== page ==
Second Reading (A): 1 Peter 1:3-9

Cost-Benefit Ratio of Faith

Do you use an instrument like a “cost-benefit ratio” to make personal decisions? Why or why not?

Popular Translation

3 Thank our God and the Father of our Lord Jesus Christ! Because of his great mercy, God gave us a fresh, new start when Jesus rose from the dead. This is a hope that lives in us.

4 God also gave us an inheritance that will never die. It is pure and will never fade away. It is being kept safe for you in heaven. 5 Faith tells you the power of God watches over you. It also tells you God is preparing a place for you in heaven. This will be shown at the end of time.

6 That thought should make you happy, even a little bit. You might need to suffer in various ways, 7 but this will prove your faith is much more valuable than gold that is molded in fire and formed. In this way, your faith will be worthy to praise, glorify, and honor God when Jesus comes again.

8 You love and trust Jesus even though you have not seen him. This is an indescribable and glorious joy! 9 Just think of it. You have already received what you desire in the end, the salvation of souls.

Literal Translation

3 Give thanks to God and Father of our LORD JESUS CHRIST, the (One), according to his great mercy, having given us rebirth into a living hope through the resurrection of JESUS CHRIST from the dead, 4 (and) into an incorruptible, undefiled, and unfading inheritance, having been kept in heaven for you, 5 the (ones) being safeguarded by the power of God through faith for a prepared salvation to be revealed in the last (event of) time. 6 In that (salvation) you rejoice, a little now, if it is being necessary (for you), having suffered through various trials, 7 so that the proof of your faith, much more valuable than gold being destroyed by fire as being tested, might be found (worthy) for praise, glory, and honor at the revealing of JESUS CHRIST. 8 (JESUS CHRIST) whom having not seen you love, in whom not seeing, trusting, you rejoice with an unspeakable joy, (a joy) having been gloried, 9 (you) obtaining the (complete) end of [your] faith, the salvation of souls.

1:3-6 The key to understanding this long sentence is the agent: God. The author told his audience to thank God for his activity. He gave us a “rebirth into a living hope...and an incorruptible, undefiled, and unfading inheritance.” The clause in 1:5 referred to “you” at the end of 1:4b. This inheritance was kept safe for “you” (1:4b), the people of faith God protected until the moment of salvation at the end time (1:5).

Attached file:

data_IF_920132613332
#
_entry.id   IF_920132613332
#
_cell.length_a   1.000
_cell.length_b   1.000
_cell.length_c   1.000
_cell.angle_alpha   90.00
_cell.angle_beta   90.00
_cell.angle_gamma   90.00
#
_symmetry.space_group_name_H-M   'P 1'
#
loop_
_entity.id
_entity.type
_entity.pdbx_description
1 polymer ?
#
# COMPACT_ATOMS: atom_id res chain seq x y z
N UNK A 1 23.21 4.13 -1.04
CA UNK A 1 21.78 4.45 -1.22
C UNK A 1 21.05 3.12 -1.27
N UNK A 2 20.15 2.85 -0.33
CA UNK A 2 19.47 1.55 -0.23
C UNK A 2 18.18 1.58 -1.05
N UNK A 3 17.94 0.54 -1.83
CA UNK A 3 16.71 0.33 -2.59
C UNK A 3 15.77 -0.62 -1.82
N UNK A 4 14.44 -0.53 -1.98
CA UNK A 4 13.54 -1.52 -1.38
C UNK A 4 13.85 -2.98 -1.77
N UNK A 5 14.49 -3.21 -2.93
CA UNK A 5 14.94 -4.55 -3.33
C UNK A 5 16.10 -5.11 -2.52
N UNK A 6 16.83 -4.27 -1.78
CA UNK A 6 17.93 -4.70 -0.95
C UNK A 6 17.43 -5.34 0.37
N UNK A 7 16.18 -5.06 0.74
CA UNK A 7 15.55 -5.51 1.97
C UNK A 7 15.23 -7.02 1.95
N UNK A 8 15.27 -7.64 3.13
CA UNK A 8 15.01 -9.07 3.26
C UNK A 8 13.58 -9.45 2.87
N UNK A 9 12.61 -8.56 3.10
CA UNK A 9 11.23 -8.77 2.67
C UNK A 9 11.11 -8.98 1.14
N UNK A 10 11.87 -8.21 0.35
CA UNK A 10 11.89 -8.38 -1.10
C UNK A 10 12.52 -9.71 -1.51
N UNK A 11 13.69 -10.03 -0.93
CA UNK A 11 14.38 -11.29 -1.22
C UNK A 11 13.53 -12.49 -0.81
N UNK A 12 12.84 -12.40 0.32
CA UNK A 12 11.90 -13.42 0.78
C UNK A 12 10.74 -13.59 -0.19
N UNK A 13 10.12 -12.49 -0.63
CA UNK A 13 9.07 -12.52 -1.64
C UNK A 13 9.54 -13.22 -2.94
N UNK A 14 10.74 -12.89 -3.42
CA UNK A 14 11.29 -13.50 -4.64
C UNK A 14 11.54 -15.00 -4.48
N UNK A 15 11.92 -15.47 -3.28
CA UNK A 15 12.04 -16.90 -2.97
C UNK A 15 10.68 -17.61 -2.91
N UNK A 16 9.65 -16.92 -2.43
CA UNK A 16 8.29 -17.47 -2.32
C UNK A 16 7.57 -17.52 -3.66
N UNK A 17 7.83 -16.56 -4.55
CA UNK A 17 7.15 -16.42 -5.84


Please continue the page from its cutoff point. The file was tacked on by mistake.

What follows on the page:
1:3 “resurrection of JESUS CHRIST from the dead” is literally “the standing up of JESUS CHRIST from the dead.” The term “anastasis” (“standing up”) was a Greek term used for resurrection.

One of the fads in business several years ago was “cost-benefit ratio.” This line of reasoning asked: What did it cost? What benefits were realized if the price for the item/service was paid? This “balance sheet” approach removed passion from the decision making process and judged choices on a more rational basis.

Can we use such thinking for a religious commitment? In other words, what is the “cost-benefit ratio” for being Christian? The benefits are easy to list: intimacy with God, support of other Christians, purpose in life, a life after death. The costs? The misunderstanding (even loss) of family and friends, oppression by those in authority, maintaining hope amidst the grind of daily living. Many more benefits and costs could be listed, but these communicate the kernel of the reasoning.

The author of 1 Peter did not specifically use this decision-making instrument, but he did point out THE benefits of faith and acknowledged the cost his audience faced. The benefits were a living hope that sprang from the resurrection of Christ and salvation that would be fully realized at the end of time. God gave these to the believer in a rebirth (a reference to Baptism).

The costs were great to his readers. Early Christians were ostracized by family and friends, misunderstood in general society, and even persecuted for refusing to burn incense at an altar with the bust of the emperor on it (this was considered more of a patriotic act than an act of worship by the officials). The decision to become and remain a Christian was not to be taken lightly!

The author deviated from “cost-benefit” reasoning in one significant way. He turned the cost into a benefit. The loneliness, the risk to one’s physical well being and place in society were actually ways to strengthen one’s faith. He argued for perseverance. Like gold that was melted in the furnace to be shaped for jewelry, faith was to be tested in the “furnace” of life so it would be worthy for worship in the Kingdom. In other words, what the Christian suffered in this life would prepare him/her for life in the next.

Americans do not like this line of reasoning. We admire sacrifice, as long as it is someone else’s sacrifice. We like gratification now! But, we should take these words from 1 Peter to heart. Life is not always comfortable. If fact, it can be challenging, even oppressive. But, the measure of a life well spent is not the line: “the one with the most toys at the end wins.” The measure is really the strength of character derived from the journey. The core of this strength is faith. Do we still reach out to God and others, even when the cost was high? The kind of faith that can answer “yes” despite the hardships in life is the faith worthy for the Kingdom.

The benefit of the Christian life: a faith tested in fire that still looks forward to glory of heaven.

How is faith worth the risk? How is the Christian life worth the journey? How have both prepared you for the afterlife?